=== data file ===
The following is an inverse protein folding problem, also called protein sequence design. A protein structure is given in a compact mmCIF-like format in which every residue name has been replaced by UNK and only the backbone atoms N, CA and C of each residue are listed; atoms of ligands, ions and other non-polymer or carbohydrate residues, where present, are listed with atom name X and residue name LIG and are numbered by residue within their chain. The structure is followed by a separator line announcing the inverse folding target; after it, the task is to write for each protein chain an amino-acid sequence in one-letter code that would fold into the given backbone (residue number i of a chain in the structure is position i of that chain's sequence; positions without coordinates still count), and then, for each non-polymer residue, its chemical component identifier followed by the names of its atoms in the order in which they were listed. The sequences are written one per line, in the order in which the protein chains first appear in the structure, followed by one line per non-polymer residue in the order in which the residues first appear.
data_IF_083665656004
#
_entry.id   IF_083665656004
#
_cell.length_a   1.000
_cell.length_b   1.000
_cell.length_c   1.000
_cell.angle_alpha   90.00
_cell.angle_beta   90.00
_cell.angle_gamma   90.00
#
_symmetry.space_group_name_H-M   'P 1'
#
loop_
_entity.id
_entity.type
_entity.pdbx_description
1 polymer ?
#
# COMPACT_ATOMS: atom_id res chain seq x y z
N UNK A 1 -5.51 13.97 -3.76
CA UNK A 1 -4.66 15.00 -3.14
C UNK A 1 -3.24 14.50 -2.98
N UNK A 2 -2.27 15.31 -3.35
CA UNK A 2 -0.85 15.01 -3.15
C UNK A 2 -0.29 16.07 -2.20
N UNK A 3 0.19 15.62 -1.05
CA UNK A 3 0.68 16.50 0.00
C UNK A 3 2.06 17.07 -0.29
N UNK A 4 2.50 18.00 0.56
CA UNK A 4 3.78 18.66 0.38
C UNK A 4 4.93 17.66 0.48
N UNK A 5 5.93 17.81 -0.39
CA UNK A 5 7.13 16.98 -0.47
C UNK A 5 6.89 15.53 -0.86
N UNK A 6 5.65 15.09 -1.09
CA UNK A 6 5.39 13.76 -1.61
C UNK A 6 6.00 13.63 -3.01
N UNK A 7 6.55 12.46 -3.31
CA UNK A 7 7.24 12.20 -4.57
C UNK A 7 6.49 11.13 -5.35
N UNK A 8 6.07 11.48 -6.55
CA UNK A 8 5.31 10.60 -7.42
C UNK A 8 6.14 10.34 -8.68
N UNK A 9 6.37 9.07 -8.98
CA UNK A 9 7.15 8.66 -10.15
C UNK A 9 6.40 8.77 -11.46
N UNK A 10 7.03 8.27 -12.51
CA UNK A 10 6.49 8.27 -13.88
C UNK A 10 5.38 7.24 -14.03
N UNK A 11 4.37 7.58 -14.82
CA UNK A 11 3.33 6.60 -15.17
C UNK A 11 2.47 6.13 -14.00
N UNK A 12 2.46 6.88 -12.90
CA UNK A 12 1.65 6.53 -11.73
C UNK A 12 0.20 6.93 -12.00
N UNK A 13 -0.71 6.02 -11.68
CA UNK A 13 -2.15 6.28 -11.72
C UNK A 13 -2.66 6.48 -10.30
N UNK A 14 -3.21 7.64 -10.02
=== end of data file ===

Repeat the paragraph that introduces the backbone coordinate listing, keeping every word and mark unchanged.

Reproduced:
The following is an inverse protein folding problem, also called protein sequence design. A protein structure is given in a compact mmCIF-like format in which every residue name has been replaced by UNK and only the backbone atoms N, CA and C of each residue are listed; atoms of ligands, ions and other non-polymer or carbohydrate residues, where present, are listed with atom name X and residue name LIG and are numbered by residue within their chain. The structure is followed by a separator line announcing the inverse folding target; after it, the task is to write for each protein chain an amino-acid sequence in one-letter code that would fold into the given backbone (residue number i of a chain in the structure is position i of that chain's sequence; positions without coordinates still count), and then, for each non-polymer residue, its chemical component identifier followed by the names of its atoms in the order in which they were listed. The sequences are written one per line, in the order in which the protein chains first appear in the structure, followed by one line per non-polymer residue in the order in which the residues first appear.